A woman fills up a glass with water at her kitchen sink, showing how you can prevent water damage as a tenant

Whether it's due to a sewer back-up, a forgetful upstairs neighbour leaving the bathtub running, or a heavy rainstorm, water damage can mean costly repairs and the loss of personal belongings. This is true whether you own or rent your home. If you're the tenant of a rental property, there are things you can do to help prevent water damage before it happens.

Alongside having the proper tenant insurance in place to protect your belongings if your rental property is damaged by water, follow these proactive steps to prevent water damage in your apartment or house:

  1. Keep an eye on running water. As a tenant, you may not think you're responsible for the cost to repair water damage, but if the damage is a result of your negligence, either your landlord or their insurance company may require you to pay for repairs or renovations. Your tenant insurance will cover you in these cases, but it's better to avoid making a claim — especially if you're at fault. Prevent water damage by keeping watch over running tubs or sinks to make sure nothing overflows or is actively leaking.
  2. Inspect your unit for cracks or potential leaks. Your landlord should have completed a thorough inspection of your rental unit before you moved in, but it never hurts to keep an eye out for any cracking in the foundation or sealant around your unit's windows or doors. If you notice any cracks — even if they're small — report them immediately to your landlord so they can fix the issue and stop leaks before they begin.
  3. Watch what you flush down the toilet and pour down the drain. Common household items like cat litter and cleaning wipes can clog your toilet, while cooking oil or grease can build up in your pipes. Over time, your drains or toilet could back up and overflow, causing significant water damage in your rental unit. Be a responsible renter and properly dispose of all these items to avoid a sewer backup.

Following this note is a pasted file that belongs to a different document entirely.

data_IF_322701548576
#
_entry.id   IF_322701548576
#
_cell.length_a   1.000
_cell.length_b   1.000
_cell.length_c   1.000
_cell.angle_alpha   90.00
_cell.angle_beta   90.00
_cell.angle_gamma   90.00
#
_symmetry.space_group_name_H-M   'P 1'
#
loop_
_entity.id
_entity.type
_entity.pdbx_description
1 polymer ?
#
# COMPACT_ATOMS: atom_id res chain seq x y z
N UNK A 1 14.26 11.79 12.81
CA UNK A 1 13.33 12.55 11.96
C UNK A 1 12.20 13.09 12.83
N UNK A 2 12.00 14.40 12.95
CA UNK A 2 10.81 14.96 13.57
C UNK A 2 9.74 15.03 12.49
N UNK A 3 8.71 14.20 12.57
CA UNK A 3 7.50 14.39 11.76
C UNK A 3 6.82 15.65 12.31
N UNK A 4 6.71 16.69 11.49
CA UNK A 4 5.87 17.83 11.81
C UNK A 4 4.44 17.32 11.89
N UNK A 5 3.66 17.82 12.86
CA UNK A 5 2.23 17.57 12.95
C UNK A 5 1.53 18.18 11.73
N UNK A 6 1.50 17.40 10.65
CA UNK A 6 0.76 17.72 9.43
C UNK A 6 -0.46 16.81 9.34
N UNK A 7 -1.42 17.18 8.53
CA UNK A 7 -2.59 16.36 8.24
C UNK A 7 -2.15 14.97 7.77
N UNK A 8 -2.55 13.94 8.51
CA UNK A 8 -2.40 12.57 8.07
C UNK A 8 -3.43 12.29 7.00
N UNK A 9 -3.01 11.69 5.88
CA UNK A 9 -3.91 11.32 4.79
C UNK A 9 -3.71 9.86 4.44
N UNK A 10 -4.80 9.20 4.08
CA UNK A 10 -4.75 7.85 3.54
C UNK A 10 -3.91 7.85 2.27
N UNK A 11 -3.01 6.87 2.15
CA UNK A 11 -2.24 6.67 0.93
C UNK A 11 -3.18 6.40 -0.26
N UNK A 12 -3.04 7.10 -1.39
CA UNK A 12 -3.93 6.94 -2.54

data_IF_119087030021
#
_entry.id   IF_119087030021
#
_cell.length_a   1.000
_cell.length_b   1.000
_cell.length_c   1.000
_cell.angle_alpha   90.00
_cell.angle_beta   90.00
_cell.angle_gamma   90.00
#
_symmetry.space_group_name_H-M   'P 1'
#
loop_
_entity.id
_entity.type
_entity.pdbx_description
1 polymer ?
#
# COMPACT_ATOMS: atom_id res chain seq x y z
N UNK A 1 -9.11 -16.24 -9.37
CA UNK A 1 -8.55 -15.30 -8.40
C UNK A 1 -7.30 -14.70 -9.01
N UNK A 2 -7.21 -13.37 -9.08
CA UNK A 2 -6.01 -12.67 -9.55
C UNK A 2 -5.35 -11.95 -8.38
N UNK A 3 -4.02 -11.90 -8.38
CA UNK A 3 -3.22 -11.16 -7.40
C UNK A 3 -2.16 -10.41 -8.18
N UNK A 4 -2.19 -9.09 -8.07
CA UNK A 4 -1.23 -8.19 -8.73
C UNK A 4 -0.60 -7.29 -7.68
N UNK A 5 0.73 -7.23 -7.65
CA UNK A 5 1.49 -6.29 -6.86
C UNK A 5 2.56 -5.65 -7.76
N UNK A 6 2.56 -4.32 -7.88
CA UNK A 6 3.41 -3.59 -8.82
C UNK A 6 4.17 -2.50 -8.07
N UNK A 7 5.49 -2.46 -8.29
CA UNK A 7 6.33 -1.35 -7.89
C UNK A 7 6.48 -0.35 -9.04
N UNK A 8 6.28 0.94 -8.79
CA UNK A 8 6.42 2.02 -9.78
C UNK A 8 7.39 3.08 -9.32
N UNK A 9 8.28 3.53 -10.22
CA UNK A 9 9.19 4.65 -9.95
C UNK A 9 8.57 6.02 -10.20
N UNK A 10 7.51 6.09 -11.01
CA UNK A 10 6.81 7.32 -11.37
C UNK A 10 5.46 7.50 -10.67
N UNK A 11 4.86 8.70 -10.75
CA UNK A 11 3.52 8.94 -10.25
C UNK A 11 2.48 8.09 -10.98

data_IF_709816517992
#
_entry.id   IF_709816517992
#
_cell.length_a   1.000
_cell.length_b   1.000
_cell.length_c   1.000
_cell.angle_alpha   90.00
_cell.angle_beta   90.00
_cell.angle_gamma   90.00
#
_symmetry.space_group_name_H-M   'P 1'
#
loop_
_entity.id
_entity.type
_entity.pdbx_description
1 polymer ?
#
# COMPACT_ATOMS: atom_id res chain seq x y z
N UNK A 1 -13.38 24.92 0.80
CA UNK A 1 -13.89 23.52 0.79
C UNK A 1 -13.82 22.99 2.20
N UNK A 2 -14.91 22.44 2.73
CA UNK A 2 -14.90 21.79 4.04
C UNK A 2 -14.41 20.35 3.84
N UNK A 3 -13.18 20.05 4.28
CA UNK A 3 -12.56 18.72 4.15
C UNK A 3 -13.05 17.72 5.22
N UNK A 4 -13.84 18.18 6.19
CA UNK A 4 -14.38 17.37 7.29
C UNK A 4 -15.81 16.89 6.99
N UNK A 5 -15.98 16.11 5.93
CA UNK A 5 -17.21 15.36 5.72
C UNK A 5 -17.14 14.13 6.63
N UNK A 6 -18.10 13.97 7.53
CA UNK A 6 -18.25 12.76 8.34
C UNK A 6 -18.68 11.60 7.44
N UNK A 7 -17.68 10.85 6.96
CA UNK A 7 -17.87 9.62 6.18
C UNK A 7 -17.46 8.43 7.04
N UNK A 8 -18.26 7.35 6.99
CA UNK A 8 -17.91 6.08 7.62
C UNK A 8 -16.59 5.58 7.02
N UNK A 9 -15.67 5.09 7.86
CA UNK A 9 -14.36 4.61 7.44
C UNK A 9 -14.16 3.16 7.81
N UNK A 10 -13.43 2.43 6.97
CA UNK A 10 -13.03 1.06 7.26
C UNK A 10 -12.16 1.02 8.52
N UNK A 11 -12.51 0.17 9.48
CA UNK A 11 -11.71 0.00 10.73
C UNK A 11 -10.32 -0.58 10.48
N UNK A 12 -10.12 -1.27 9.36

Keep your apartment dry and prevent potential water damage by watching what you pour down your drains and reporting potential leaks or cracks in your unit to your landlord as soon as you notice them.

  4. Keep the furnace running in the winter. If you're travelling down south for the winter months, keep your thermostat set to at least 12 degrees Celsius to prevent your pipes from freezing and bursting while you're away. For an extended vacation, consider draining your pipes and completely turning off your unit's water supply. This could save you from coming home to a burst pipe and some serious water damage. If water damage occurs while you're away, your insurance company may have specific requirements on how often you should have someone come by to inspect your home for coverage to apply. Talk to your group's broker to find out what's outlined within your tenant insurance policy.
  5. Report any concerns to your landlord ASAP! If you notice new water damage — whether it be in the walls, ceiling, basement, or around the seals of windows or doors — or any potential sources of water damage starting in your unit, report it to your landlord immediately so they can begin repairs and prevent further damage. This can protect your belongings and help keep your home safe and dry.

As a tenant, you play a role in preventing water damage on the property you rent. Along with working closely with your landlord and keeping communication open, reach out to your group's licensed insurance broker to see how having the right tenant insurance coverage can save you money.

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